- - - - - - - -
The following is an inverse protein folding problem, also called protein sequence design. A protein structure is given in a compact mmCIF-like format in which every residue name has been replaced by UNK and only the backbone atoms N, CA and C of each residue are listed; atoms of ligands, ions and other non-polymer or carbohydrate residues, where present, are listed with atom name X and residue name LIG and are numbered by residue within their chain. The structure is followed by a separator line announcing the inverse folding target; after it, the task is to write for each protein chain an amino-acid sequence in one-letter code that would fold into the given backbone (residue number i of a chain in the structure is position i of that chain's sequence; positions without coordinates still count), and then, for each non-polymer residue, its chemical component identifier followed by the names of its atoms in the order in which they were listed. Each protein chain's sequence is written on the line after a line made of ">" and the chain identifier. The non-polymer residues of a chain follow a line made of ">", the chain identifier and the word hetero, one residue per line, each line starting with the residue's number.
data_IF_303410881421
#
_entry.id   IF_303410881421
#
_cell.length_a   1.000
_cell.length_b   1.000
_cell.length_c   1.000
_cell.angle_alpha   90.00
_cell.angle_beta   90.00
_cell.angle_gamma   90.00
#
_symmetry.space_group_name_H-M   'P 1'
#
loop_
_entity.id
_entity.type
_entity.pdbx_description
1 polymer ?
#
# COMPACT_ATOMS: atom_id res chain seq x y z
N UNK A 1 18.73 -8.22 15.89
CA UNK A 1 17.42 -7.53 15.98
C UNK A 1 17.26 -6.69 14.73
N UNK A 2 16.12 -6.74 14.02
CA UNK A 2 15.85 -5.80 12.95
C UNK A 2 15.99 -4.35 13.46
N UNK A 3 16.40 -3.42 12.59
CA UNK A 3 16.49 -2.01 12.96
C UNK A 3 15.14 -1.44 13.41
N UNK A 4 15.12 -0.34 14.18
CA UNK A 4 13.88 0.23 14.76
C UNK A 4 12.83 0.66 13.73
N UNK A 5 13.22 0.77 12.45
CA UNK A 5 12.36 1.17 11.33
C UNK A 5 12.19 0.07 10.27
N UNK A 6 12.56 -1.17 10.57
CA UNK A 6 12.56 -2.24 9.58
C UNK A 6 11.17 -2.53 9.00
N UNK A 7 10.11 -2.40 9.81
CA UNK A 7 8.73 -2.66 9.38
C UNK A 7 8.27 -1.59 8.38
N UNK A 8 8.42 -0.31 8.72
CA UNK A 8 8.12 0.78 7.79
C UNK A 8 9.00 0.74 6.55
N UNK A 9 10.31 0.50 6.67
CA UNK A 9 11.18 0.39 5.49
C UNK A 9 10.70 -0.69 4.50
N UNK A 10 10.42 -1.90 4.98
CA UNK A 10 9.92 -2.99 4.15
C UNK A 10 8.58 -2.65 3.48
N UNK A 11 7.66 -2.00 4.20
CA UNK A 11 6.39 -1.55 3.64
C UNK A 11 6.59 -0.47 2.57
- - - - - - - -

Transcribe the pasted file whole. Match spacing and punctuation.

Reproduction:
The following is an inverse protein folding problem, also called protein sequence design. A protein structure is given in a compact mmCIF-like format in which every residue name has been replaced by UNK and only the backbone atoms N, CA and C of each residue are listed; atoms of ligands, ions and other non-polymer or carbohydrate residues, where present, are listed with atom name X and residue name LIG and are numbered by residue within their chain. The structure is followed by a separator line announcing the inverse folding target; after it, the task is to write for each protein chain an amino-acid sequence in one-letter code that would fold into the given backbone (residue number i of a chain in the structure is position i of that chain's sequence; positions without coordinates still count), and then, for each non-polymer residue, its chemical component identifier followed by the names of its atoms in the order in which they were listed. Each protein chain's sequence is written on the line after a line made of ">" and the chain identifier. The non-polymer residues of a chain follow a line made of ">", the chain identifier and the word hetero, one residue per line, each line starting with the residue's number.
data_IF_303410881421
#
_entry.id   IF_303410881421
#
_cell.length_a   1.000
_cell.length_b   1.000
_cell.length_c   1.000
_cell.angle_alpha   90.00
_cell.angle_beta   90.00
_cell.angle_gamma   90.00
#
_symmetry.space_group_name_H-M   'P 1'
#
loop_
_entity.id
_entity.type
_entity.pdbx_description
1 polymer ?
#
# COMPACT_ATOMS: atom_id res chain seq x y z
N UNK A 1 18.73 -8.22 15.89
CA UNK A 1 17.42 -7.53 15.98
C UNK A 1 17.26 -6.69 14.73
N UNK A 2 16.12 -6.74 14.02
CA UNK A 2 15.85 -5.80 12.95
C UNK A 2 15.99 -4.35 13.46
N UNK A 3 16.40 -3.42 12.59
CA UNK A 3 16.49 -2.01 12.96
C UNK A 3 15.14 -1.44 13.41
N UNK A 4 15.12 -0.34 14.18
CA UNK A 4 13.88 0.23 14.76
C UNK A 4 12.83 0.66 13.73
N UNK A 5 13.22 0.77 12.45
CA UNK A 5 12.36 1.17 11.33
C UNK A 5 12.19 0.07 10.27
N UNK A 6 12.56 -1.17 10.57
CA UNK A 6 12.56 -2.24 9.58
C UNK A 6 11.17 -2.53 9.00
N UNK A 7 10.11 -2.40 9.81
CA UNK A 7 8.73 -2.66 9.38
C UNK A 7 8.27 -1.59 8.38
N UNK A 8 8.42 -0.31 8.72
CA UNK A 8 8.12 0.78 7.79
C UNK A 8 9.00 0.74 6.55
N UNK A 9 10.31 0.50 6.67
CA UNK A 9 11.18 0.39 5.49
C UNK A 9 10.70 -0.69 4.50
N UNK A 10 10.42 -1.90 4.98
CA UNK A 10 9.92 -2.99 4.15
C UNK A 10 8.58 -2.65 3.48
N UNK A 11 7.66 -2.00 4.20
CA UNK A 11 6.39 -1.55 3.64
C UNK A 11 6.59 -0.47 2.57